I cook a lot of bacon. Sometimes I fry it (starting in a cold pan, of course), but most of the time I bake it on a wire rack set inside a rimmed baking sheet. It lays flat, crisps evenly from end to end, and I never have to worry about grease splattering on my pale, sensitive skin. This hands-off approach is safer and easier than frying (which is great for a lazy coward like myself), but I’ve noticed that some bacon — particularly thinner bacon — has a tendency to stick to the wire rack it rests on.
There is, however, a very easy fix to this. You just have to give the bacon a little nudge — just one! — during its time in the oven. Lifting it off the wire rack for just a tiny moment is all it takes to make sure there’s enough grease underneath the meatier parts of the bacon, ensuring they don’t fuse to the wires while crisping.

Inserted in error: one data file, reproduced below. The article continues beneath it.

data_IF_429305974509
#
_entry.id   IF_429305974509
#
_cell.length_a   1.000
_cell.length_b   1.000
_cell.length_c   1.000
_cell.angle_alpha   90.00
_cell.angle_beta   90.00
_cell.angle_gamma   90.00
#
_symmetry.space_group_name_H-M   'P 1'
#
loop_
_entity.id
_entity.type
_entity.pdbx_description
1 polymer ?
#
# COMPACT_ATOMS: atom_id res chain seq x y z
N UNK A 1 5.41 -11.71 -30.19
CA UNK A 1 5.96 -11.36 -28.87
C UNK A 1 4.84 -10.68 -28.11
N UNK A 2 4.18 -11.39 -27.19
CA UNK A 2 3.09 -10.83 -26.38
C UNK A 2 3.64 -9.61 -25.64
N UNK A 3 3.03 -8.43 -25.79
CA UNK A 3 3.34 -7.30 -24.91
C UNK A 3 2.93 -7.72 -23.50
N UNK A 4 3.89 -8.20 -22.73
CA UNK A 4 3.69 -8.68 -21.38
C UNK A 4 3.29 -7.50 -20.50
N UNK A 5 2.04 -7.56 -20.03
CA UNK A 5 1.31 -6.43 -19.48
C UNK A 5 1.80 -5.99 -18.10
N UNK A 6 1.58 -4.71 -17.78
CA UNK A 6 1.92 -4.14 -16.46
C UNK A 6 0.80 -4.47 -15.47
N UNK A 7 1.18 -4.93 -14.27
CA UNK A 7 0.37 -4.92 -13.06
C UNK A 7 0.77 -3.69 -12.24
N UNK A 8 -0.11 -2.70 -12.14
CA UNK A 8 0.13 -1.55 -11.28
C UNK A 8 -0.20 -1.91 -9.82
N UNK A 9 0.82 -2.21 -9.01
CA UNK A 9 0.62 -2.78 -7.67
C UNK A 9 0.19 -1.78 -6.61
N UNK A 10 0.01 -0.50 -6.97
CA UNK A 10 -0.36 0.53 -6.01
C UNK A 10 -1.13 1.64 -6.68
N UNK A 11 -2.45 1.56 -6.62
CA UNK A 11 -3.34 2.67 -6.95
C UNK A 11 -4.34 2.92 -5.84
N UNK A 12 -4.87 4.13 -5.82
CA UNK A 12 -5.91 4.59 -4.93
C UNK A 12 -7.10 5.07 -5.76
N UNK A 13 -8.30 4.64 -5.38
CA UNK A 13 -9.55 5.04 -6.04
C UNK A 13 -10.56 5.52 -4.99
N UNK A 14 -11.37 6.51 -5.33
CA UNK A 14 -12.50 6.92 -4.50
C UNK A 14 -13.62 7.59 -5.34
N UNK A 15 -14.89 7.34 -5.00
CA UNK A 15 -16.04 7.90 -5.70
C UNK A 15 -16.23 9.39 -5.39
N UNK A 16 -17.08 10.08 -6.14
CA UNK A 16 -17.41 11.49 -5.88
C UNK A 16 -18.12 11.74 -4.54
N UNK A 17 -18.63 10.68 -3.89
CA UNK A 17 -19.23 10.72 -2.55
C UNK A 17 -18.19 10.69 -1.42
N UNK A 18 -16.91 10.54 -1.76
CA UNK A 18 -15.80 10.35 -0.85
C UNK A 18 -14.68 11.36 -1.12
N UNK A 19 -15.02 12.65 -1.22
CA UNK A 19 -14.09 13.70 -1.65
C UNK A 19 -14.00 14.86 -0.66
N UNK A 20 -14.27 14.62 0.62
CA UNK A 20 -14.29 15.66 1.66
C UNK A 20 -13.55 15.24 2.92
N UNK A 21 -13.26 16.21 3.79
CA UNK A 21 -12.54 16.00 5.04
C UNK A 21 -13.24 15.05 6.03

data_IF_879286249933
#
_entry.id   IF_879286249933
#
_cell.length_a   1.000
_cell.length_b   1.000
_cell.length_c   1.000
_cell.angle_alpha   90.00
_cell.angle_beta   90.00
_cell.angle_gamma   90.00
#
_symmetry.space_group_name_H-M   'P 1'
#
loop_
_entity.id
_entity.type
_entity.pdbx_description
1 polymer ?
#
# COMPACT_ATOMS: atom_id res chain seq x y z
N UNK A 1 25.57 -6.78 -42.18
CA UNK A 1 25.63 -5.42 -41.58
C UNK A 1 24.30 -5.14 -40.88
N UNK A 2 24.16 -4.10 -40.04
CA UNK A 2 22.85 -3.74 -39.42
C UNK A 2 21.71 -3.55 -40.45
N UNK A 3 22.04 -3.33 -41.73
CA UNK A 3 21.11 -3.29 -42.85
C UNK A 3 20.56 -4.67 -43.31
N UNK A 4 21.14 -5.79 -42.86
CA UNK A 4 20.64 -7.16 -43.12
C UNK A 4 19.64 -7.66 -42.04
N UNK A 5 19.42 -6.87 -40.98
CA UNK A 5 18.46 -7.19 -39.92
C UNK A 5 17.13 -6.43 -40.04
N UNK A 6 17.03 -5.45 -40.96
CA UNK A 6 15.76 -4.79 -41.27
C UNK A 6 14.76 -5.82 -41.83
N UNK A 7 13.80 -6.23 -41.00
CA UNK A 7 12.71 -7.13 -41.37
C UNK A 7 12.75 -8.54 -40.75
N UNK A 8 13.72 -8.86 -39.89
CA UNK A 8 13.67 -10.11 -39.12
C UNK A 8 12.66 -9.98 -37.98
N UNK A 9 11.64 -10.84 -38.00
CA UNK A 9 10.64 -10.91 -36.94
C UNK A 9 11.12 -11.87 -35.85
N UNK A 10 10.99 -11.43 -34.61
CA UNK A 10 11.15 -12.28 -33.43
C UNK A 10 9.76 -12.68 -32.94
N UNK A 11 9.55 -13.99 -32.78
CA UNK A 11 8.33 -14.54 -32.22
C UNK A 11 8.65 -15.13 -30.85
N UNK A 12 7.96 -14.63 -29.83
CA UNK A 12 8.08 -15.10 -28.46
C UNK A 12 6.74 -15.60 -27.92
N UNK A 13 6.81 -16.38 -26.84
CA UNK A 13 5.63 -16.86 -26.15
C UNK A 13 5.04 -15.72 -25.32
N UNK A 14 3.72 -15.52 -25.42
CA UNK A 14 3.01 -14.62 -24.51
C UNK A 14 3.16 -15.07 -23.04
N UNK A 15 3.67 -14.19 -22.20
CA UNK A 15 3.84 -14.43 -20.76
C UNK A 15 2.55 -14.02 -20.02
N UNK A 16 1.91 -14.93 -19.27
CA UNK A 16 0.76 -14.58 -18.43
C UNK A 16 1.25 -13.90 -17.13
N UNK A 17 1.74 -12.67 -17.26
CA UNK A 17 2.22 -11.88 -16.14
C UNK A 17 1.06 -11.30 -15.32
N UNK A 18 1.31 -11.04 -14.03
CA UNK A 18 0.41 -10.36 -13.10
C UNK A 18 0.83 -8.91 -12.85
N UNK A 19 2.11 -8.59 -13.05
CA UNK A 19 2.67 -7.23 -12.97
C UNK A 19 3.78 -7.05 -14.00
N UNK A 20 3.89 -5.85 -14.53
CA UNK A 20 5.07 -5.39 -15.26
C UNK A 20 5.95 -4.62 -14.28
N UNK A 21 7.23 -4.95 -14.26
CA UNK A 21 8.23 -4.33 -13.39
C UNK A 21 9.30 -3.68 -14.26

I usually do this about five or 10 minutes in, depending on how thick my bacon is. (I try to move thin bacon closer to five minutes in, as it cooks quite quickly.)
Once the bacon starts to curl and the fat has begun rendering, I take a pair of kitchen tongs or a fork and gently lift the strips away from the rack, then set them back down again. The rendered grease drips down the strip of cured pork, ensuring everything is coated, including the spots where meat meets metal.
After that, I leave it alone until it’s crisped to my liking, then serve it right off the wire rack, which it comes off of with ease. (I also pour the grease into my grease jar, yet another benefit of baking bacon over a baking sheet.)